Did you know that the largest loss of life in a mass killing at a school happened in 1927? It wasn’t a gun, but a bomb that a disgruntled school board member used to kill himself and 37 other people.
The terrible shootings in Newtown CT, have set off the inevitable calls to “do something” about guns. Control them more. Keep them out of the hands of crazy people (though we’re more reluctant than ever to label someone crazy, and act on it by institutionalizing them). Ban “assault” weapons – whatever that means – can’t almost any weapon be used in an assault? We actually have plenty of laws to “control” firearms, some that are in contradiction to our Constitutional rights. Courts have been addressing those problems, but some still exist.
It seems that the number of victims has been increasing in mass shootings. This may be true, but overall the amount of gun violence in the U.S. has been dropping – dramatically. Nick Gillespie of Reason has a piece yesterday about awful reactions to the Newtown shooting, and the trend in gun violence in the U.S.
Despite a number of high-profile gun-violence cases – including this year’s mass shooting in an Aurora, Colorado movie theater and 2011’s shooting of Arizona Rep. Gabrielle Giffords – the past 20 years has seen a sharp and continuing decrease in violent crime.
In 1992, for instance, the violent crime rate per 100,000 residents was 758. In 2012, it was 386. Between 2000 and 2009 (the latest year for which I could easily find data) use of firearms in violent crime had decreased from a rate of 2.4 per 1,000 to 1.4 per 1,000.
So gun violence overall is down significantly from where it was about 20 or more. At the same time, comfort with guns, which are present in about 45 percent of households, has been increasing. Gallup reports that in January of this year, only 25 percent of Americans wanted to see gun laws be made more strict. Two-thirds either wanted laws to stay the same or be less strict, while 8 percent had no opinion. It’s likely that those percentages will shift somewhat over the coming weeks or even months, but the long-term trend lines – that include the years of Columbine, Virginia Tech, and other gun-related massacres – will make it difficult for gun control proponents to gain large majorities.
Beyond all questions of politics is a more basic question of efficacy. What exactly might be done to prevent mass shootings, especially at locations such as schools? In the wake of the Giffords shooting by Jared Lee Loughner, there were many calls for institutionalizing more people who seemed mentally unhinged and potentially violent. The same thing is happening now, for obvious reasons (by various accounts, none of which has been fully substantiated yet, presumed gunman Adam Lanza was unhinged). As Reason’s Jacob Sullum wrote regarding Loughner, even the most vociferous propopents of locking up potential killers grant that maybe 10 percent of schizophrenics become violent. Academic studies of presumptive detention of the mentally ill suggest that mental health professionals do about as well, and sometimes worse, than regular people in figuring out who exactly is going to go postal. Such results should temper any and all calls to start rounding up more people in the name of protecting innocents.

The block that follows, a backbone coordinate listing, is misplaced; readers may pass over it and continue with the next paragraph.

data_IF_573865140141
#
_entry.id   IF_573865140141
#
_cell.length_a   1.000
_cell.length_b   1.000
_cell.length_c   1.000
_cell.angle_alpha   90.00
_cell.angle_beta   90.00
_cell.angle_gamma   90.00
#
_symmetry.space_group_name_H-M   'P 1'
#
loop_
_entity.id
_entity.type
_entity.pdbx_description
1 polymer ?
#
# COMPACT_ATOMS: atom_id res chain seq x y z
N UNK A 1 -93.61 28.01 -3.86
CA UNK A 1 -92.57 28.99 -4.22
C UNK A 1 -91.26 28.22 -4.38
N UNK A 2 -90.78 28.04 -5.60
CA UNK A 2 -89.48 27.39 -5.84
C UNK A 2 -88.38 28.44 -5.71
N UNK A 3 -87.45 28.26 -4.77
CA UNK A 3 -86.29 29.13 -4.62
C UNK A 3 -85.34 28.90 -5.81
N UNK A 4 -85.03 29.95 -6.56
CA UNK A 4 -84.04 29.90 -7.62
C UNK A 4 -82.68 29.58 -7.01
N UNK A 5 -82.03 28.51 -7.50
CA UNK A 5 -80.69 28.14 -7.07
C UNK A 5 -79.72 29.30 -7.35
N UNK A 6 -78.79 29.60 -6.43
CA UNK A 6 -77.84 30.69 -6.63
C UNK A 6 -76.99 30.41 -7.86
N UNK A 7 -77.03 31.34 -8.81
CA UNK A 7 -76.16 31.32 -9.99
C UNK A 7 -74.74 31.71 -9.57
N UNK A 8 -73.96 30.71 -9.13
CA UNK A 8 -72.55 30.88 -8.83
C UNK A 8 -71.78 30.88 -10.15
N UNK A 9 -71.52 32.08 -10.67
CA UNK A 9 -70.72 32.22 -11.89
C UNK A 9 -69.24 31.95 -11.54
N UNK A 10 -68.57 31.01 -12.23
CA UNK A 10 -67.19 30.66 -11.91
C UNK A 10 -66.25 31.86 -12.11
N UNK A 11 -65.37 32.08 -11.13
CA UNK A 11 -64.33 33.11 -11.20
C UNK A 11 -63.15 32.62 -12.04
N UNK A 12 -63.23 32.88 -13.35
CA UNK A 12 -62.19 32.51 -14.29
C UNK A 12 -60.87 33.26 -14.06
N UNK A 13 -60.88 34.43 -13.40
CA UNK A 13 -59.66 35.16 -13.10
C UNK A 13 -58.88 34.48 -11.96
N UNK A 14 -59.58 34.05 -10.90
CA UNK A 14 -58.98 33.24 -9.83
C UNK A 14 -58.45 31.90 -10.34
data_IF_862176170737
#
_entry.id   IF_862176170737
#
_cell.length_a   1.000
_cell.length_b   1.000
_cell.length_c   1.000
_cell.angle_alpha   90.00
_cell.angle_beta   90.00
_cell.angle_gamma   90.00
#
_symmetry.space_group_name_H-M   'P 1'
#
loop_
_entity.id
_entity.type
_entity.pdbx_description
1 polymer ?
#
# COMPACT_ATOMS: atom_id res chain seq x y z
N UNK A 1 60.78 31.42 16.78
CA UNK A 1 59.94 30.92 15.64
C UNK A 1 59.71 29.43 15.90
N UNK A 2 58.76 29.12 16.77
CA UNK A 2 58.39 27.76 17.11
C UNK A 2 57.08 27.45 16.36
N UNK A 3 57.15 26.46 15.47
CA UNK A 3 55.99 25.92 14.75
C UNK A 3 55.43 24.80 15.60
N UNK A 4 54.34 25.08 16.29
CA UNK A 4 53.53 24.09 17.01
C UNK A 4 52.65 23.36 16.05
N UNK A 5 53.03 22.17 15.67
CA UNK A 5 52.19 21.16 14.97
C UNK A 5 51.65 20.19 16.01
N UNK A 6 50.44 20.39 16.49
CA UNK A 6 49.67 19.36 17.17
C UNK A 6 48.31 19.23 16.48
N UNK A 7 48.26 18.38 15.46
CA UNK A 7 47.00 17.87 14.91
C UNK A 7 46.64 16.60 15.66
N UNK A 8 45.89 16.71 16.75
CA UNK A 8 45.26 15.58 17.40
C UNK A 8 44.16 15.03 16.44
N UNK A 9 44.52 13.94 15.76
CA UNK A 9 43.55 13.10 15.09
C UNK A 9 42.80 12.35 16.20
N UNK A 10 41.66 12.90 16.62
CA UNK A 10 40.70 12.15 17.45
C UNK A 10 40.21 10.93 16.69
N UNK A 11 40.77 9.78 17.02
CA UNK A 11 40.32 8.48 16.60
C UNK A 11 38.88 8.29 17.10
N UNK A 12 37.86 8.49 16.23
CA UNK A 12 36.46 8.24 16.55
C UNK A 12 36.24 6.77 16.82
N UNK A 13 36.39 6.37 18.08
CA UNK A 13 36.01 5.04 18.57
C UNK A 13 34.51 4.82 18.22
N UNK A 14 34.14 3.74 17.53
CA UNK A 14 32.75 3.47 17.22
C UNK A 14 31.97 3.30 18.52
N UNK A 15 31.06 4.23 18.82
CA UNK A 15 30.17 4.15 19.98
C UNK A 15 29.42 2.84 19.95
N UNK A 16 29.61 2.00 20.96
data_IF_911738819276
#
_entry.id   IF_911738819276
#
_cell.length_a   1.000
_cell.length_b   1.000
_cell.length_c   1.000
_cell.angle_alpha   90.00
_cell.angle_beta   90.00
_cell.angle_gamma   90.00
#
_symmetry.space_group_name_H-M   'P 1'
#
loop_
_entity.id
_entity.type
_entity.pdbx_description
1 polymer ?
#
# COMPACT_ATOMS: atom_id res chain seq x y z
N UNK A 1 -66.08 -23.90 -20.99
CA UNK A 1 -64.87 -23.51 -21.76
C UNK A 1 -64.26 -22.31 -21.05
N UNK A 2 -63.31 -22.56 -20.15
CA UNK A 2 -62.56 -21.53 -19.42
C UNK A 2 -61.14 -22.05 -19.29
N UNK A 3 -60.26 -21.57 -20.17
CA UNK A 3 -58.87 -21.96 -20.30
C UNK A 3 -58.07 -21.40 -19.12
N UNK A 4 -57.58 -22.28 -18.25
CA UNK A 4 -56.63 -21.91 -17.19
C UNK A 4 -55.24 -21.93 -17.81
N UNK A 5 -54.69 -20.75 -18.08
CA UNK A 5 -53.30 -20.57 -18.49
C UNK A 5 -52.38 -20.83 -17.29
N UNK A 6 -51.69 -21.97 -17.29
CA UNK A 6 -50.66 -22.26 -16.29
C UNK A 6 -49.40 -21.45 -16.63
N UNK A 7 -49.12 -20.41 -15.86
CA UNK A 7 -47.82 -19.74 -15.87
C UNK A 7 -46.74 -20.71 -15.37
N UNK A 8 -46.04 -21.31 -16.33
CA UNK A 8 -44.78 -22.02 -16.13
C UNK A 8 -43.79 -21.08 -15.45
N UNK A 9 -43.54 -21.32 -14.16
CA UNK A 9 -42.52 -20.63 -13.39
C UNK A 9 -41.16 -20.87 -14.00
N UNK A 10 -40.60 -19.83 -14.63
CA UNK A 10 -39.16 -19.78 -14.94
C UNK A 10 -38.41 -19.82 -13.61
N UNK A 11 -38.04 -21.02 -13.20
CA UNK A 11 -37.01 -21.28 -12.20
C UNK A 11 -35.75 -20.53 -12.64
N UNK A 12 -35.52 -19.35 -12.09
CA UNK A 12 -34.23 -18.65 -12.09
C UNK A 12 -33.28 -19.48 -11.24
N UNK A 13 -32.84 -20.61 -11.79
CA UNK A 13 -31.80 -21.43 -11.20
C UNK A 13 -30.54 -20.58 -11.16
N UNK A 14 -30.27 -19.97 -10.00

The general decline in gun-related violence and the inability even of mental health professionals to identify future mass killers should be the essential starting points of any serious policy discussion generated by the absolutely horrific slaughter at the Sandy Hook Elementary School in Newtown, Connecticut. We should also add a third starting point: Few good policies come from rapid responses to deeply felt injuries. Many of the same people who are now calling for immediate action with regard to gun control recognize that The Patriot Act, rushed through Congress in the immediate aftermath of the 9/11 attacks, was a terrible piece of legislation that ultimately did nothing to protect Americans even as it vastly expanded the state’s ability to surveil law-abiding citizens. There’s no reason to think that federal, state, or local gun control laws promulgated now would result in anything different. (Reason.com)
Shootings like the one in Newtown are terrible tragedies. But a terrible tragedy should not be the basis for trampling on the liberties of law-abiding citizens. In almost all of the recent shooting tragedies, two things have been common:
- The shooter was mentally disturbed in some significant way that was recognized by others, but was not institutionalized.
- The place where it happened was a “gun-free zone”, meaning every law-abiding citizen was restricted from carrying a concealed weapon for defense. The shooters, however, did not (and will not) observe the restriction.
A quote from Robert A. Heinlein that I’ve seen numerous times over the years seems applicable: “An armed society is a polite society. Manners are good when one may have to back up his acts with his life .”
As additional evidence that gun controls don’t deter criminals, I point you to this excellent piece by Doug Ross